Our New Mexico Heritage: Taos’ John Dunn was a legend

John Dunn’s Taos residence today hosts shops between the plaza and Bent Street. Photo by Cheryl Fallstead.
John Dunn’s Taos residence today hosts shops between the plaza and Bent Street. Photo by Cheryl Fallstead.
“I’ve lived through the most dramatic period of history the West will ever see.” So said John Dunn in an interview he gave to J. Hogg in 1930. The interview is part of Max Evans’ book, Long John Dunn of Taos — From Texas Outlaw to New Mexico Hero.

Visit Taos today and you’ll find the John Dunn Bridge, along county highway B6. You’ll also encounter The John Dunn House Shops north of the plaza along a pedestrian walkway toward Bent Street. Shoppers nosing through a yarn shops and a book shop, in boutiques, or just enjoying a snack in the Bent Street Cafe may miss the historic significance of the building.

Born in Victoria, Texas, John Dunn worked his late teen years as a cowboy, driving herds over the Chisholm Trail. North of Kansas, pushin’ horn to Canada, the land was still wild. He noted piles of buffalo bones piled 20 feet deep, waiting to be ground for fertilizer, and river bottoms swarming with mule deer and antelope. “A feller learned to use a rope,” Dunn reminisces in Evans’ book, “for more reasons than one. Sometimes it would save miles of hard riding after a steer … and it was handy to drag firewood to the cook, tie up a bronc, or even hang a man … out of necessity. The man, the horse, the rope, the gun became inseparable.”

Back in Texas, Dunn ran afoul of the law. He was accused of killing his wife-beating brother-inlaw in a fist fight. Convicted of manslaughter, he was sentenced to 40 years in the Texas penitentiary. He filed through his leg irons and escaped, evading recapture by hiding under a hay load en route to Taos.

Dunn landed in Elizabethtown, a gold mining camp between Eagle Nest and Red River. There he opened a saloon and gambling house, based on his experience at the roulette wheels and monte tables in Dodge City. From his time on the trail, he also dreamed of starting a transportation business, which he planned to finance from wealth earned from his gambling house.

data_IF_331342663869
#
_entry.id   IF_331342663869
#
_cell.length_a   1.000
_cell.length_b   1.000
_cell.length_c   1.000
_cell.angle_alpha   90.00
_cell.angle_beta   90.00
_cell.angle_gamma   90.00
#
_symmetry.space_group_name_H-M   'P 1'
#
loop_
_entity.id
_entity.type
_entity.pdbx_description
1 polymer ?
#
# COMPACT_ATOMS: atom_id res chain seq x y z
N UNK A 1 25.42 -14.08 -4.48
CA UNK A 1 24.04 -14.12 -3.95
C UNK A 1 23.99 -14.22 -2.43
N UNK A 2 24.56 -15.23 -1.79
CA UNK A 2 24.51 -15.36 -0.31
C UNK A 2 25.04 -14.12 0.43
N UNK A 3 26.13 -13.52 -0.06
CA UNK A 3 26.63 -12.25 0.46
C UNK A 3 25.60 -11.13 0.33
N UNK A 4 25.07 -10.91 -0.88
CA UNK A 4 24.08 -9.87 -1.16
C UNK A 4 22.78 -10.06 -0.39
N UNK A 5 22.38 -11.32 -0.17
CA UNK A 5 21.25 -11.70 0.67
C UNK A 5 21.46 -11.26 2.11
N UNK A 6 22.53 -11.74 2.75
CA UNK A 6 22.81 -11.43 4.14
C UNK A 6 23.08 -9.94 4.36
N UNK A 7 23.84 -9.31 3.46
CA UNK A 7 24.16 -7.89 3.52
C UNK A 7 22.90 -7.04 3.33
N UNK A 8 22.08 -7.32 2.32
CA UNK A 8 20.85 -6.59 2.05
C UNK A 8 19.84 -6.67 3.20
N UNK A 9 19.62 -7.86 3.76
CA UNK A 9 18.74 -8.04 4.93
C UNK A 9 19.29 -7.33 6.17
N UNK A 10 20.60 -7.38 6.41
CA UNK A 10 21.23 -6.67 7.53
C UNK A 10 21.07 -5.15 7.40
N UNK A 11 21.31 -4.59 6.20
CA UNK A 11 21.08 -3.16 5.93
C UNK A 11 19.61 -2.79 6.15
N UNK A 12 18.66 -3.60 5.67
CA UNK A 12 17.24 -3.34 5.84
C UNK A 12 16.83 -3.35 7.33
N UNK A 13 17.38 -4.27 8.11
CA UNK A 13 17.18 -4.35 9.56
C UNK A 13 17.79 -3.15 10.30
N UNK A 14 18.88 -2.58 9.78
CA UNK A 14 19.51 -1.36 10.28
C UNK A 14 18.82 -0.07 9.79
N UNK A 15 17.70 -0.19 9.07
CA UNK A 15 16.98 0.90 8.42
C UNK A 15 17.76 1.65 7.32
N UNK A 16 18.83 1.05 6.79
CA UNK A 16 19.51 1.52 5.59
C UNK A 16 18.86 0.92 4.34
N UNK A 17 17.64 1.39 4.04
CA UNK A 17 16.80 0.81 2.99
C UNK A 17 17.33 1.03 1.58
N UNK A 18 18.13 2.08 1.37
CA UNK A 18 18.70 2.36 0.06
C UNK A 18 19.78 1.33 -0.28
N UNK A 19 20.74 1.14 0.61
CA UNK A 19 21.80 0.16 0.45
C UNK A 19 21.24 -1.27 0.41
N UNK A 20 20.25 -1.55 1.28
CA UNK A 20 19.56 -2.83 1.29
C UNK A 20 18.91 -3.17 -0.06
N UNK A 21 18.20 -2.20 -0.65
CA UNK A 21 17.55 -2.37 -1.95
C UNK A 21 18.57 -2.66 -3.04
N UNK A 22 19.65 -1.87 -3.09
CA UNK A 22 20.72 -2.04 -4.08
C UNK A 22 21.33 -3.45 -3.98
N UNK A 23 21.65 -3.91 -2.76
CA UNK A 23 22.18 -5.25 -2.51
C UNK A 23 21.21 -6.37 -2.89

Said Dunn, “If I could just find a place that was good and isolated and so damn rough it wouldn’t pay to build railroads, I’d have just what I wanted.”

What he found was Taos. The nearest railroad point was Tres Piedras on the Denver & Rio Grande line. Mail got to Taos only when someone happened that way. In 1890, Dunn purchased two bridges across the Rio Grande in the bottom of the gorge, one at Taos Junction and the other at Manby Springs. Both were destroyed by flood, so around 1900 he built a new bridge west of Arroyo Hondo. That one burned and he replaced it in 1908.

Dunn got the contract to haul mail from Tres Piedras to Taos and started a lucrative stagecoach line, hauling passengers and freight. He owned the only stagecoach line in Taos for more than 30 years. When he bought the first automobile to Taos, he offered a taxi service.

John Dunn’s bridge across Rio Grande near Arroyo Hondo around 1900. This was burned and was replaced in 1908. Unknown photo courtesy Wikipedia.
John Dunn’s bridge across Rio Grande near Arroyo Hondo around 1900. This was burned and was replaced in 1908. Unknown photo courtesy Wikipedia.
Dunn charged toll to cross his bridge — a dollar for pedestrian, 50 cents for horses and cattle, a quarter for sheep. He averaged $250 a day in good years. That’s about $6,500 in today’s dollars, making him a wealthy man.

He added to his wealth by building a hotel at the bridge and scheduled stagecoach runs to arrive after dark, making certain passengers would lay over until morning. But he kept his customers happy by providing clean beds, milk from his own cow, and fresh trout his hired man caught for him. Among his patrons were artists, like Ernest Blumenshein and Mabel Dodge Luhan.

Regarding Dunn’s relationships with people, Evans writes, Dunn said, “In handlin’ the public as I’ve been doin’ all these years, a fellow sees a great cross section view of the human animal. I’ve met so many worthless people I’ve often thought the world is bossed by an unjust God. A just God would have put fur on some of the people I’ve known. He’d have put skunk on some and beaver on others. Then they could be hunted in the winter for their pelts and be of some use to the rest of mankind.”

Dunn sold his bridge to the state in 1912 and operated his stage line until the 1930s. He died in 1953. In his obituary which his old friend Doughbelly Price wrote for El Crepusculo, the journalist noted, “He had no education, but what he knowed was plenty and was learned from cattle, horses, natural observation and mother nature, the hardest, most tolerant and wisest teacher humanity ever had.”

Evans writes, Dunn lived through three phases of the West: the gun fighting days, the cattle working days, and the present modern West. “Dunn said, ‘Transportation made the West, not blazing guns as is so often preached — although I know guns played a big part. It was those sweat-stained horses and tireless mules, those worn saddles and creaking wagons and the men and women who were riding them across muddy rivers, rocky ridges and up those long dusty trails.’“

You can visit the old bridge today at the end of county highway B6, but you can’t drive across it. The bridge was closed to cars in 2007 following a rockslide. Still, it’s a great place for a summer picnic in the shade of the Rio Grande gorge, and there are hot springs at Manby two miles to the south.

And while you scurry among the shops of John Dunn’s residence between Taos Plaza and Bent Street, find a bench in the beautiful gardens and reflect a moment on John Dunn — bronc rider, stagecoach driver, saloon keeper, gambler, and lovable rascal … a New Mexico legend.